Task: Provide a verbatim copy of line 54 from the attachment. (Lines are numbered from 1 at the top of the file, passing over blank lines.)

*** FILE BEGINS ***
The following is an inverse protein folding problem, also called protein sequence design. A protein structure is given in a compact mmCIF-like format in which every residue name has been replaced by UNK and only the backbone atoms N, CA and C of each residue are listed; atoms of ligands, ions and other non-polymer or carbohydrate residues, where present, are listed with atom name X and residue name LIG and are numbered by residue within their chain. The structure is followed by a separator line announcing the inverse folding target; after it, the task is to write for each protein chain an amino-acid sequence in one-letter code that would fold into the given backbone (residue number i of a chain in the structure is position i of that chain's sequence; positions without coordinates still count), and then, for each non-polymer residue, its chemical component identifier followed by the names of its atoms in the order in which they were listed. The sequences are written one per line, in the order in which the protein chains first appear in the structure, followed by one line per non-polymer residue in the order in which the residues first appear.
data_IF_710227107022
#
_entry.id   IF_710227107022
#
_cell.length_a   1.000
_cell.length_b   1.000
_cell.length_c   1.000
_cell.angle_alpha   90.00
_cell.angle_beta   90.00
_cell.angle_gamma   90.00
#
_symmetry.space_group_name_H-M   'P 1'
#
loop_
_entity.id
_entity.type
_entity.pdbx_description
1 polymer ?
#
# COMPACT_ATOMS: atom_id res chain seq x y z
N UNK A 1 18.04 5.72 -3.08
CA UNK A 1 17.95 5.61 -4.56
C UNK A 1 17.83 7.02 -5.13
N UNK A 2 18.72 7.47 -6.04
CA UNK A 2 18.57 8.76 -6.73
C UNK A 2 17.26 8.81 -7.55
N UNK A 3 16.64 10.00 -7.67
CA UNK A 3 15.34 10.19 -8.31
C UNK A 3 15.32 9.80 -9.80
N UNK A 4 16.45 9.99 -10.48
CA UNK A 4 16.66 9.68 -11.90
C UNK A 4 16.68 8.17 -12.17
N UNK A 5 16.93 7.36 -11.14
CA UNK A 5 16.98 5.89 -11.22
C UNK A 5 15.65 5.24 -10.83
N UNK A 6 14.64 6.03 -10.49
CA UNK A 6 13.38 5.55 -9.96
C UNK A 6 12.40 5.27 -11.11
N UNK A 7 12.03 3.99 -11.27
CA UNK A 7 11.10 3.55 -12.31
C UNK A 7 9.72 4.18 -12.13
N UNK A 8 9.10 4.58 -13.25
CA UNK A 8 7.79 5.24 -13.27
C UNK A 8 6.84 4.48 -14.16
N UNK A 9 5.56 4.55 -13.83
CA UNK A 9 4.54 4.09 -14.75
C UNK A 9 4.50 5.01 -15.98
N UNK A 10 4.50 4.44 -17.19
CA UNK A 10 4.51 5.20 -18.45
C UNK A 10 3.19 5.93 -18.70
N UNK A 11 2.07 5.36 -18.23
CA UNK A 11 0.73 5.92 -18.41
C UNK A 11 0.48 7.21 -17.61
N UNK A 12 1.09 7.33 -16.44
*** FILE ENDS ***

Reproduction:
C UNK A 11 0.48 7.21 -17.61